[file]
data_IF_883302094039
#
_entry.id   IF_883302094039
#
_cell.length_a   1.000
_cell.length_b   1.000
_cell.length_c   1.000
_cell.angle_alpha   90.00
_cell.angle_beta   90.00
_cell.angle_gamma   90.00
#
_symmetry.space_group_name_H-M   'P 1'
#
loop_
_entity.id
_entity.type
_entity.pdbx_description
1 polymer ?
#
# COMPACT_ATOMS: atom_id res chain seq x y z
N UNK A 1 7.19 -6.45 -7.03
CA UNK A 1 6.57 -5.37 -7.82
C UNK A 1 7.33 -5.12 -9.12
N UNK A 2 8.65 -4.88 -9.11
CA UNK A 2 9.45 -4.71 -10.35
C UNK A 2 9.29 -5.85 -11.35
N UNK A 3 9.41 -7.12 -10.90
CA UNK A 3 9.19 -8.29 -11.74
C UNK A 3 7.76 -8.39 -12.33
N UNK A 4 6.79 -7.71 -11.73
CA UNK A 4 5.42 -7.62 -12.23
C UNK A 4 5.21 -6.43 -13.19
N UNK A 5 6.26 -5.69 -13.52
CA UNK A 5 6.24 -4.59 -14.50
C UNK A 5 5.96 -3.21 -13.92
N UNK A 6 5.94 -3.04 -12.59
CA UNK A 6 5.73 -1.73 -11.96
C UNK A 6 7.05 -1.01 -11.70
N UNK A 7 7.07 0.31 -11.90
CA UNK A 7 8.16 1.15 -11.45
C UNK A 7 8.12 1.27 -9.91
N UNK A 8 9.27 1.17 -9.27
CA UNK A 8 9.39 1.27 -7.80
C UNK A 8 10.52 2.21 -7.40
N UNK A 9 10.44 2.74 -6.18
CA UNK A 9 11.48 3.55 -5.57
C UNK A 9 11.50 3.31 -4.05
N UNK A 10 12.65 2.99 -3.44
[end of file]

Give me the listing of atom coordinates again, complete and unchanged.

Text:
data_IF_883302094039
#
_entry.id   IF_883302094039
#
_cell.length_a   1.000
_cell.length_b   1.000
_cell.length_c   1.000
_cell.angle_alpha   90.00
_cell.angle_beta   90.00
_cell.angle_gamma   90.00
#
_symmetry.space_group_name_H-M   'P 1'
#
loop_
_entity.id
_entity.type
_entity.pdbx_description
1 polymer ?
#
# COMPACT_ATOMS: atom_id res chain seq x y z
N UNK A 1 7.19 -6.45 -7.03
CA UNK A 1 6.57 -5.37 -7.82
C UNK A 1 7.33 -5.12 -9.12
N UNK A 2 8.65 -4.88 -9.11
CA UNK A 2 9.45 -4.71 -10.35
C UNK A 2 9.29 -5.85 -11.35
N UNK A 3 9.41 -7.12 -10.90
CA UNK A 3 9.19 -8.29 -11.74
C UNK A 3 7.76 -8.39 -12.33
N UNK A 4 6.79 -7.71 -11.73
CA UNK A 4 5.42 -7.62 -12.23
C UNK A 4 5.21 -6.43 -13.19
N UNK A 5 6.26 -5.69 -13.52
CA UNK A 5 6.24 -4.59 -14.50
C UNK A 5 5.96 -3.21 -13.92
N UNK A 6 5.94 -3.04 -12.59
CA UNK A 6 5.73 -1.73 -11.96
C UNK A 6 7.05 -1.01 -11.70
N UNK A 7 7.07 0.31 -11.90
CA UNK A 7 8.16 1.15 -11.45
C UNK A 7 8.12 1.27 -9.91
N UNK A 8 9.27 1.17 -9.27
CA UNK A 8 9.39 1.27 -7.80
C UNK A 8 10.52 2.21 -7.40
N UNK A 9 10.44 2.74 -6.18
CA UNK A 9 11.48 3.55 -5.57
C UNK A 9 11.50 3.31 -4.05
N UNK A 10 12.65 2.99 -3.44